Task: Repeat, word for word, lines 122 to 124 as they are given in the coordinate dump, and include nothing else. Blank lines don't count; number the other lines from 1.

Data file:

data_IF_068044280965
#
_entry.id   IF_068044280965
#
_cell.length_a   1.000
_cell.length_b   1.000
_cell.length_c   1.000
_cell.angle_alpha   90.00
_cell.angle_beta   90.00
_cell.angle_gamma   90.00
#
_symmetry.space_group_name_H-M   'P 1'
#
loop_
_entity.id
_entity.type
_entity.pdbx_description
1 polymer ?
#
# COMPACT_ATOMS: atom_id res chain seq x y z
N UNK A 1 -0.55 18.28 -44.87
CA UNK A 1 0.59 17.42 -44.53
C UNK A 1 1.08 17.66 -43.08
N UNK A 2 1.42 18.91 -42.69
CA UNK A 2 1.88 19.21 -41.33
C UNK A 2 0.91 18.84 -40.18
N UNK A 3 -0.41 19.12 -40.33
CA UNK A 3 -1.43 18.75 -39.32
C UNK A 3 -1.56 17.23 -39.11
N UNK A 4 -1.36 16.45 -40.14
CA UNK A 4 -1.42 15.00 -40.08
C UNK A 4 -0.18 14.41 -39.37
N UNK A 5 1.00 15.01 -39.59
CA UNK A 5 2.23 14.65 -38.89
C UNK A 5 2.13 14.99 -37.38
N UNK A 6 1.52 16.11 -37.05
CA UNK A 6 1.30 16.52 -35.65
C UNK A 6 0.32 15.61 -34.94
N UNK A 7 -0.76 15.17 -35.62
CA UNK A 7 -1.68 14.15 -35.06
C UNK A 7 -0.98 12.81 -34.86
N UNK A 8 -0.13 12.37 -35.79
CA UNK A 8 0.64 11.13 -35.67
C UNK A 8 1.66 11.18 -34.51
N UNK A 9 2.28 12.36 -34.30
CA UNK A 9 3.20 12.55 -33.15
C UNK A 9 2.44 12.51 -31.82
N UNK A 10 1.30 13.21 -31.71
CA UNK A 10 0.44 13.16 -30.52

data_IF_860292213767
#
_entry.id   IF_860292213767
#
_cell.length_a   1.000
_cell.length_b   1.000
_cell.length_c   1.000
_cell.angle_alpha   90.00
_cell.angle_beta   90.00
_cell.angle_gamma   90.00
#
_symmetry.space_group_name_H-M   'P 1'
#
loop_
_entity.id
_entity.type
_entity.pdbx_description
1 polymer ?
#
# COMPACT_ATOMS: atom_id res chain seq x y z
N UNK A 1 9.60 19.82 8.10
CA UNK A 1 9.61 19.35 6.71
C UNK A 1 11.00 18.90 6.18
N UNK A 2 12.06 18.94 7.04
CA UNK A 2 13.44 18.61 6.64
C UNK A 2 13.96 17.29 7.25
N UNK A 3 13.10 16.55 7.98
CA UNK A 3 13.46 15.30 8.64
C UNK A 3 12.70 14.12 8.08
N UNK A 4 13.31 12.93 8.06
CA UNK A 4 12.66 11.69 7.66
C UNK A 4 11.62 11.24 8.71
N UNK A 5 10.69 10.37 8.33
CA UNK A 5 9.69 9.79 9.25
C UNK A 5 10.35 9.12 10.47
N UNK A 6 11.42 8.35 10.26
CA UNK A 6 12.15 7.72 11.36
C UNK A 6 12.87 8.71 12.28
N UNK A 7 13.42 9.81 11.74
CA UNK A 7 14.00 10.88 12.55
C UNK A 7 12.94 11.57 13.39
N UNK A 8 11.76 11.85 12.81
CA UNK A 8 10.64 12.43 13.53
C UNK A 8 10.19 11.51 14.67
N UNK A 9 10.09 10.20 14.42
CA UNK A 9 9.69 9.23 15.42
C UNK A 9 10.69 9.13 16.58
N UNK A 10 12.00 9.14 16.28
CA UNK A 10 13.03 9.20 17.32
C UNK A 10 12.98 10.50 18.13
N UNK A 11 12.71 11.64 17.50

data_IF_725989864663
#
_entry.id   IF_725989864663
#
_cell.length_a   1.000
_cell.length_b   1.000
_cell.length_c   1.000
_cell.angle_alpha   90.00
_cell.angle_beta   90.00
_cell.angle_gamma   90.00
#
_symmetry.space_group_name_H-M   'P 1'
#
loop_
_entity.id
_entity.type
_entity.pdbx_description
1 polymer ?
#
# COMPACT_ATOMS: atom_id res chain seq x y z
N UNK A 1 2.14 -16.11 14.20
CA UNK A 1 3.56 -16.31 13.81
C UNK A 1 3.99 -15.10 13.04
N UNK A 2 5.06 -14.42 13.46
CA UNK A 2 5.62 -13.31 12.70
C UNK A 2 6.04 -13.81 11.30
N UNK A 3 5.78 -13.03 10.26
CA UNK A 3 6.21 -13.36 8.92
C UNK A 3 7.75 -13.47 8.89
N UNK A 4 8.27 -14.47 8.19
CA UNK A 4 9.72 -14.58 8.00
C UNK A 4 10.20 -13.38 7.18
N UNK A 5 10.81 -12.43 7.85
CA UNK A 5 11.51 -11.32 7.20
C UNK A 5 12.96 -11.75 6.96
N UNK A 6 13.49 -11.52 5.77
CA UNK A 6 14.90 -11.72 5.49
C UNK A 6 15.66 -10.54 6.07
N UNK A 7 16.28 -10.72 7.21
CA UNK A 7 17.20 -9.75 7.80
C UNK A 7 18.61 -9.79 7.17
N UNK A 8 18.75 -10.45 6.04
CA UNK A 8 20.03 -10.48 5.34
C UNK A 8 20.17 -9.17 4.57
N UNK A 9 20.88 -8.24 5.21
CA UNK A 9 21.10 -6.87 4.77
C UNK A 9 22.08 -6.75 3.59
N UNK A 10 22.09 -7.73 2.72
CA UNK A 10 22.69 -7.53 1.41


CA UNK A 1 3.56 -16.31 13.81
C UNK A 1 3.99 -15.10 13.04
N UNK A 2 5.06 -14.42 13.46